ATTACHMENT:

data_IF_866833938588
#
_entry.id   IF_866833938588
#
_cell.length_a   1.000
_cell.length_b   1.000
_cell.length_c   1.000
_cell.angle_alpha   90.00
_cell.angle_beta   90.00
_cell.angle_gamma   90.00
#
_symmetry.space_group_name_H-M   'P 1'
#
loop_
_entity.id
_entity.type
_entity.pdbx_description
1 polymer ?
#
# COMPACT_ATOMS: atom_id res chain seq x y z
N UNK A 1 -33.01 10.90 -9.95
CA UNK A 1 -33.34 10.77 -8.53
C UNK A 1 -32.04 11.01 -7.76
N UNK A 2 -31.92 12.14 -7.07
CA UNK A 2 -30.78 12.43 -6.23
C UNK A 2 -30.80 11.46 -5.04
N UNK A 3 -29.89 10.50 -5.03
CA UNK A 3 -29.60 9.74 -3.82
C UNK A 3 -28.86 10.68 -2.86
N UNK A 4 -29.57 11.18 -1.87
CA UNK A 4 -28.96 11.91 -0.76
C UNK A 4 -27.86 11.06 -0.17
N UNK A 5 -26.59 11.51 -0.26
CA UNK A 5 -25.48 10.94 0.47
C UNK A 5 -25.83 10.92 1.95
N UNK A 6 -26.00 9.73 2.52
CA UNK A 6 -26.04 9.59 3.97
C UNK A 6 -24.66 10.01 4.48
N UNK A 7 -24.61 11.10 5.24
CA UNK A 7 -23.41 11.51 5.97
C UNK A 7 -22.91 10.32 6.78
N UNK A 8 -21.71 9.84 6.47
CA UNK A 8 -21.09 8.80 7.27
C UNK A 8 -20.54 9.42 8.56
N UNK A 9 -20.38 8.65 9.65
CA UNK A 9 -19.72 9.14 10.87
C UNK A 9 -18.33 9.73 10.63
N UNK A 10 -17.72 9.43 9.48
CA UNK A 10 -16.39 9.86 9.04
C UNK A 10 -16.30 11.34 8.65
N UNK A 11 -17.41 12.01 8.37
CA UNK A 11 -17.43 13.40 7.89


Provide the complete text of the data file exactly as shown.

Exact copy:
data_IF_866833938588
#
_entry.id   IF_866833938588
#
_cell.length_a   1.000
_cell.length_b   1.000
_cell.length_c   1.000
_cell.angle_alpha   90.00
_cell.angle_beta   90.00
_cell.angle_gamma   90.00
#
_symmetry.space_group_name_H-M   'P 1'
#
loop_
_entity.id
_entity.type
_entity.pdbx_description
1 polymer ?
#
# COMPACT_ATOMS: atom_id res chain seq x y z
N UNK A 1 -33.01 10.90 -9.95
CA UNK A 1 -33.34 10.77 -8.53
C UNK A 1 -32.04 11.01 -7.76
N UNK A 2 -31.92 12.14 -7.07
CA UNK A 2 -30.78 12.43 -6.23
C UNK A 2 -30.80 11.46 -5.04
N UNK A 3 -29.89 10.50 -5.03
CA UNK A 3 -29.60 9.74 -3.82
C UNK A 3 -28.86 10.68 -2.86
N UNK A 4 -29.57 11.18 -1.87
CA UNK A 4 -28.96 11.91 -0.76
C UNK A 4 -27.86 11.06 -0.17
N UNK A 5 -26.59 11.51 -0.26
CA UNK A 5 -25.48 10.94 0.47
C UNK A 5 -25.83 10.92 1.95
N UNK A 6 -26.00 9.73 2.52
CA UNK A 6 -26.04 9.59 3.97
C UNK A 6 -24.66 10.01 4.48
N UNK A 7 -24.61 11.10 5.24
CA UNK A 7 -23.41 11.51 5.97
C UNK A 7 -22.91 10.32 6.78
N UNK A 8 -21.71 9.84 6.47
CA UNK A 8 -21.09 8.80 7.27
C UNK A 8 -20.54 9.42 8.56
N UNK A 9 -20.38 8.65 9.65
CA UNK A 9 -19.72 9.14 10.87
C UNK A 9 -18.33 9.73 10.63
N UNK A 10 -17.72 9.43 9.48
CA UNK A 10 -16.39 9.86 9.04
C UNK A 10 -16.30 11.34 8.65
N UNK A 11 -17.41 12.01 8.37
CA UNK A 11 -17.43 13.40 7.89